It was a quaint cheesy remedy that I wanted to grab hold of. Or rather, it made me want to grab a bucket and drench the blades around me. Cover my space with the richest, greenest grass that even the emerald hills of Ireland would envy.
This made more sense to me than aiming my bucket at some far away land and using all my mental/spiritual/emotional energy to heave as much water as I could in that direction, hoping a few drops would one day land there, all the while standing on parched earth.
Dumping the water right where you stand seems a no brainer.
But what about dreams?
Childcare is not a glamorous job, no matter how cute the midgets are. Poop, vomit, spaghetti messes, laundry---it ain't pretty.
But the way I see the job and my life...that makes all the difference in the world. It makes it a work of art. Probably some weirdo modern splotch of "who would pay money for that??" kind of art...but ART just the same.
I may not be working my dream job as an editor at a publishing house, but my jobs the past few months have been awesome. Here are just a few...
Cowgirl paintball gun fighter
Oak Tree--- (ok that one sounds boring, but it wasn't. I had lots of cute boys climbing all over me)
Astronaut Dentist (VERY tricky work fixing teeth while maintaining the helmet in place so you don't get "space sucked" out into the blackness)
Carpenter & Termite Killer
Princess who needs a Knight
Princess who is secretly a Knight
World's Best Secret Kiss
Wendy Moira Angela Darling
A Female Honey Badger
Suck on that, Random House!
Fighting evil, nurturing goodness, fixing things, being creative--- not bad at all.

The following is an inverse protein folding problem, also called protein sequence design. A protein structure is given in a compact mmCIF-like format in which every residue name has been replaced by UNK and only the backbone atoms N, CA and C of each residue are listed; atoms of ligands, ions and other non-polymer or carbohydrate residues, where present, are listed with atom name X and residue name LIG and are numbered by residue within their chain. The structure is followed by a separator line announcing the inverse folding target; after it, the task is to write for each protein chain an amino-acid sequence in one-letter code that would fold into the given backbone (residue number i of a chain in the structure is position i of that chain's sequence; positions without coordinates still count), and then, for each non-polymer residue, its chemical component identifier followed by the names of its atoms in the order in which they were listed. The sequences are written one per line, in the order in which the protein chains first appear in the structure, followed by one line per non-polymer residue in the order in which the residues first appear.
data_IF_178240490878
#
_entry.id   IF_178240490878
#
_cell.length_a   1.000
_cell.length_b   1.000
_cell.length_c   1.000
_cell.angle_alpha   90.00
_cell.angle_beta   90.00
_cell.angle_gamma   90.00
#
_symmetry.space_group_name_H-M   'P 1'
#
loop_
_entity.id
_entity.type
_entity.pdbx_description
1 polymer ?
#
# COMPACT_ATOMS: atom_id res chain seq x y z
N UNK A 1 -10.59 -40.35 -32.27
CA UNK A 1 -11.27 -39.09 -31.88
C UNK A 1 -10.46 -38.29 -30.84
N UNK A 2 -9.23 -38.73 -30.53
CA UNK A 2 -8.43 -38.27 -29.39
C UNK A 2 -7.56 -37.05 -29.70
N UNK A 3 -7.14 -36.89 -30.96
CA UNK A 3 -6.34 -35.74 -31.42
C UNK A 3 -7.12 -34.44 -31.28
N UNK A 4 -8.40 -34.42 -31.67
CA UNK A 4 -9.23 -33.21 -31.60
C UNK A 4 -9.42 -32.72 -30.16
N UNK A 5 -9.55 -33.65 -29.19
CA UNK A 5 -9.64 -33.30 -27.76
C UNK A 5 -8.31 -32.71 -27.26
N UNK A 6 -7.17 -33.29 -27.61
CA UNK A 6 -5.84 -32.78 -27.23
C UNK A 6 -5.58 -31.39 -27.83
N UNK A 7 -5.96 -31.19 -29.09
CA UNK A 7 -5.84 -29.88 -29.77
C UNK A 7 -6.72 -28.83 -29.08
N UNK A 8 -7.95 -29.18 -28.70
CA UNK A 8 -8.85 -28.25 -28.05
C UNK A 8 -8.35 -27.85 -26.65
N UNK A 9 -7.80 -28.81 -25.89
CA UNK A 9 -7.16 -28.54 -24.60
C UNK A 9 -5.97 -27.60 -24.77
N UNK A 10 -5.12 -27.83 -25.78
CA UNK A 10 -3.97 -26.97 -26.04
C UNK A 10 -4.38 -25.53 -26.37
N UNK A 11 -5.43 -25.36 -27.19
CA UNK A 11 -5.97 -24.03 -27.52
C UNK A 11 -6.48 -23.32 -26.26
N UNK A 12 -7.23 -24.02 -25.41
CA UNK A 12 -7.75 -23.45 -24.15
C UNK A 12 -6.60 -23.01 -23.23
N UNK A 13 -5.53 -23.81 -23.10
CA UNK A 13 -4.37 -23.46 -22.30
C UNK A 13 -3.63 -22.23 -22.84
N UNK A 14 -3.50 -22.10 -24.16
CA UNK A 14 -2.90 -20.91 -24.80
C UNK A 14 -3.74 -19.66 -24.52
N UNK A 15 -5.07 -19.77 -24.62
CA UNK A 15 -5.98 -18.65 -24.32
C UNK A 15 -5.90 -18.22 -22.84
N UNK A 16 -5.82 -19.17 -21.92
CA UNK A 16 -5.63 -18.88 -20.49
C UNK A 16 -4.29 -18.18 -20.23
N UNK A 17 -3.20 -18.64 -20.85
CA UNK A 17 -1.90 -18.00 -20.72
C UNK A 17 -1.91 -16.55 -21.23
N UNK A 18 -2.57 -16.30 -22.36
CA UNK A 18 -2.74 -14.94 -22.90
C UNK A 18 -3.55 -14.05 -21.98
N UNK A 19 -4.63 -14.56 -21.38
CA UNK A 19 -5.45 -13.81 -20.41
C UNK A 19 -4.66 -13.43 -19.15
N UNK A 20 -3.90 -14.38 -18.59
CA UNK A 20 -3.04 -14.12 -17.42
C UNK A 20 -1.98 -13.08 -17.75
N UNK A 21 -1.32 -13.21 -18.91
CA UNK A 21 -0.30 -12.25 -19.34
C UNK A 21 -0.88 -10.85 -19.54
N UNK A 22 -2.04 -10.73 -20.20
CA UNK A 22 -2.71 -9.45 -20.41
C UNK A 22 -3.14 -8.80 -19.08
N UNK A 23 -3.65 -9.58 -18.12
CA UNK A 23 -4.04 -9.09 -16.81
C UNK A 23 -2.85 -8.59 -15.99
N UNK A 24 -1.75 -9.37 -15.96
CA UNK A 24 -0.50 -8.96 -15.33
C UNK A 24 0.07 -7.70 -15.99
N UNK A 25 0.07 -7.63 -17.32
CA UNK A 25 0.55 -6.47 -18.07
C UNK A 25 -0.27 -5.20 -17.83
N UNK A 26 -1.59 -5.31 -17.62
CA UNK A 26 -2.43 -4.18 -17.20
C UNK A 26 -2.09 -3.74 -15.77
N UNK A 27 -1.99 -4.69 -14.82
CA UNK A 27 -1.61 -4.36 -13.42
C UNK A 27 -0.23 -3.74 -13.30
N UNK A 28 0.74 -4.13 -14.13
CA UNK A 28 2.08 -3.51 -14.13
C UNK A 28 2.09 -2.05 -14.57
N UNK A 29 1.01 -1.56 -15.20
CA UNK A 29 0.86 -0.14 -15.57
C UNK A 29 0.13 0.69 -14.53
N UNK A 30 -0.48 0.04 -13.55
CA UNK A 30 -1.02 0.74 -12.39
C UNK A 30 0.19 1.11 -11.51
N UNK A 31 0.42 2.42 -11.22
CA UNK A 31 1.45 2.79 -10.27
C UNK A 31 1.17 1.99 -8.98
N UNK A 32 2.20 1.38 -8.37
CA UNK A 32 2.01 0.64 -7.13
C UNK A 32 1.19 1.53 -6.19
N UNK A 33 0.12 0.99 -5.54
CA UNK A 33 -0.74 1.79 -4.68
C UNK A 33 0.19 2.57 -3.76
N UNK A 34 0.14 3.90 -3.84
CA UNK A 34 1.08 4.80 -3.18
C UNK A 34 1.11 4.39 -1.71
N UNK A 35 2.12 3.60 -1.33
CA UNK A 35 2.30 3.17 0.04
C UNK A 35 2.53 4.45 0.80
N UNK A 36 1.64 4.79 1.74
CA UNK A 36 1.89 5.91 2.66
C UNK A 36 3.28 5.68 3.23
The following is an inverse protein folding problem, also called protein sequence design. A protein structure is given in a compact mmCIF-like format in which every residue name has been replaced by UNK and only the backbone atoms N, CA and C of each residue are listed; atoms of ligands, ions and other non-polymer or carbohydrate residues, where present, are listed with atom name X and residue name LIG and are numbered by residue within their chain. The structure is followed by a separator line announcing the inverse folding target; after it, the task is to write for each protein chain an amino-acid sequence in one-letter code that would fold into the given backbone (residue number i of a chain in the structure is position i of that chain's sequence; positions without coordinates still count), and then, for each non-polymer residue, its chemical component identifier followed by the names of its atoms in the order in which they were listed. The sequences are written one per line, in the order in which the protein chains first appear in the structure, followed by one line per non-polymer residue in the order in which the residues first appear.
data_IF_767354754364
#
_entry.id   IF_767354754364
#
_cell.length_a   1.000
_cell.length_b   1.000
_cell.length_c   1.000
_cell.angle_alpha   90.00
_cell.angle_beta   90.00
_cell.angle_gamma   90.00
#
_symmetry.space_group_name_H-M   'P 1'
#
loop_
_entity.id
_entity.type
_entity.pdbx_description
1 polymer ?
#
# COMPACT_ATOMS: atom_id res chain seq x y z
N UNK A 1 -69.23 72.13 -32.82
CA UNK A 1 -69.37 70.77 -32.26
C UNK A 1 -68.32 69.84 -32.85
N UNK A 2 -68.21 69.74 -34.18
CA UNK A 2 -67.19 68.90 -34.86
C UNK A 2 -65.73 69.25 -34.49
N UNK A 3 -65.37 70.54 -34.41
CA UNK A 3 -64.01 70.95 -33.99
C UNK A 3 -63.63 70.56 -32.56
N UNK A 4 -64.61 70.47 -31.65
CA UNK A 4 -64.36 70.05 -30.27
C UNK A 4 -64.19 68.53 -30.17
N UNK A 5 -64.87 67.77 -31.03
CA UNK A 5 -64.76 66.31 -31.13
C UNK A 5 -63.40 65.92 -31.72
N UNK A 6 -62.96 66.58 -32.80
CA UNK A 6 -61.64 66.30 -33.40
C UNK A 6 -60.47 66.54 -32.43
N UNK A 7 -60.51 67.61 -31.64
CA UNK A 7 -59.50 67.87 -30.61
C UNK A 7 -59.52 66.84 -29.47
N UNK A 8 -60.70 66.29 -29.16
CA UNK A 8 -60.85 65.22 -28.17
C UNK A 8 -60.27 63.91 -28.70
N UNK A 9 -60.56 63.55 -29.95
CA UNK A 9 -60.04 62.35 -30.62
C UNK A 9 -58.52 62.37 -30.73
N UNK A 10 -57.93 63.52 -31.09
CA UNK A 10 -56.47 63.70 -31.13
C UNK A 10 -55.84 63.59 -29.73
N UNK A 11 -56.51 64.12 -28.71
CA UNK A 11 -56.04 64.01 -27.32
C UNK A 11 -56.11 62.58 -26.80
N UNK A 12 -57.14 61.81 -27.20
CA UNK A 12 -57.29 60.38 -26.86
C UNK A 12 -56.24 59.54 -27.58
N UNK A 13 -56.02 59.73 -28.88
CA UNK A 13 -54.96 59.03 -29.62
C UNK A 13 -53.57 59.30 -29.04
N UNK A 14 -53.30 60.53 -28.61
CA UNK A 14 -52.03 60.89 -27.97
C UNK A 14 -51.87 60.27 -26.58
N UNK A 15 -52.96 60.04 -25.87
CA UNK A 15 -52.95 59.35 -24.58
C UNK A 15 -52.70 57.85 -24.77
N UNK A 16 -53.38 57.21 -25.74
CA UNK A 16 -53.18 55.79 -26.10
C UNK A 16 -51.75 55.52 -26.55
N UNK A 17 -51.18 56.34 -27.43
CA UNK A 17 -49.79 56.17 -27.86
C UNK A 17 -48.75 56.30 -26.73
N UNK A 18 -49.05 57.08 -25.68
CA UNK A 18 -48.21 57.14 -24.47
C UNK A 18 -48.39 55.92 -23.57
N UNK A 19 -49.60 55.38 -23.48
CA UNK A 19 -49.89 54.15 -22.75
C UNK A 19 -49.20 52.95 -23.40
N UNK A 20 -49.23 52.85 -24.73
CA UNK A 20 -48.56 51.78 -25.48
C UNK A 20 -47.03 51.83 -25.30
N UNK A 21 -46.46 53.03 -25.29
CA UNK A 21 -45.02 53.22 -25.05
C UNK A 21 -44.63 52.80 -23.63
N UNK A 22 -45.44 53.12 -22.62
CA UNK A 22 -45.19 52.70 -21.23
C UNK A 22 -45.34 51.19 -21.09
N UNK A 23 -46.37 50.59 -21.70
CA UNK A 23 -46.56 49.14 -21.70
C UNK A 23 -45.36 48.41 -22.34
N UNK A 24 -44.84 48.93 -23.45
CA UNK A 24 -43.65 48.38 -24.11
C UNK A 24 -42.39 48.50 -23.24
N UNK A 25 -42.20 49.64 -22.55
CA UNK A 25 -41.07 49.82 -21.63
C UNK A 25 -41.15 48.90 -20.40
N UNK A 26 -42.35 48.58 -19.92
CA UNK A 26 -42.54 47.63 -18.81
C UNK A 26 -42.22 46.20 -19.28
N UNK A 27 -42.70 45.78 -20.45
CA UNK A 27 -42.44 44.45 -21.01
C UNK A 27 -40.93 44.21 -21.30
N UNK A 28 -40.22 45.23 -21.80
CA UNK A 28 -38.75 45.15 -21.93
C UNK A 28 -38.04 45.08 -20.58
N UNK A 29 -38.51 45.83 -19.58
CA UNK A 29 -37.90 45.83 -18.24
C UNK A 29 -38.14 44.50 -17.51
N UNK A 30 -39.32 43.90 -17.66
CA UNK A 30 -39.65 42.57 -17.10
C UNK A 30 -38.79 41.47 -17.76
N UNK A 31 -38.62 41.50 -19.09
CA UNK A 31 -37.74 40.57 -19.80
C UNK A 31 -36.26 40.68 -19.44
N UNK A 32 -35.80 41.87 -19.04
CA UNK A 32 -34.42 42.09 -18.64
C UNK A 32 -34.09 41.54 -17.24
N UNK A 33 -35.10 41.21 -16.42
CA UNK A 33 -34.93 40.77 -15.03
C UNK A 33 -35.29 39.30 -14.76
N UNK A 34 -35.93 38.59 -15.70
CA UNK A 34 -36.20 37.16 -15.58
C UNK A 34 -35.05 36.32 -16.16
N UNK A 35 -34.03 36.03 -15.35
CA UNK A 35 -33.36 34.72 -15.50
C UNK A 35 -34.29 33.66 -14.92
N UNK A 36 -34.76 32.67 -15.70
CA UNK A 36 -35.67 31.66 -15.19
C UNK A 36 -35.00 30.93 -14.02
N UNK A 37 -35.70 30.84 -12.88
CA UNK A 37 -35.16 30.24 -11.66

You know, my sister also does all those things in her own way (She really is the Dino Wrangler/PirateQueen of the Photography/ Graphic Design World).
Its all about where you water most. :)
No matter how much I secretly wish I could be SAHM option A with the perfect hair and the fabulously run home, I know that its just not me. The Princess Ninja has no time for that, you know? To be honest, I don't want to waste my water buckets on that sort of thing. My cracked, exhausted, mismatched water buckets...they want to invest their water in something else.
I hope when my little men are all grown up they look back on their childhood and remember the messes we made. Those gloriously fun sticky icky messes of playdoh and paint and baking dishes in the sink. I hope they recall that a pile of laundry sat in the same basket for three days because Mommy preferred reading Magic Tree House books under the table fort to folding shirts and underwear.
They can look back and remember the occupational hazzards of those tender growing up days..... even the bad days. The ugly messes that have nothing to do with cute fun or playdoh or innocence.
Oh do I hope they remember the bad days with the ugly messes.
Those awful days when I fail them miserably and beg their forgiveness.
The days they saw me confess to feeling eaten up by those self esteem monsters but chose to stay by their side and love them.
I hope they remember those bad days just as much as they remember the good days.
It will give them a bit of grace to hold onto on those future bad days of their own with my grandchildren.
When they feel like ripping their hair out and crying from sheer sleep deprivation, I hope they remember J and I in the same position... a memory like a hug saying, 'we've all been there son, remember?"
They will recall their Mama, SAHM Secret Option C: a feisty Mom who loved her boys fiercely, played hard, worked hard, never provided matching socks, made a mean bowl of chili, fumbled with her own frail humanity, lived off an IV of grace and never hesitated to apologize to her kids or be vulnerable about her own brokenness.
Maybe if they remember that, they will feel safe enough to surrender their parental pride, pick up the phone, call us and say "WHAT AM I DOING HERE?"
Maybe it will help them slay their own self esteem monsters a bit more easily and they can just focus on being the King of Camelot or a Shark Hunter instead.
That is a well invested bucket of water indeed.
A patched up rickety bucket with a purpose.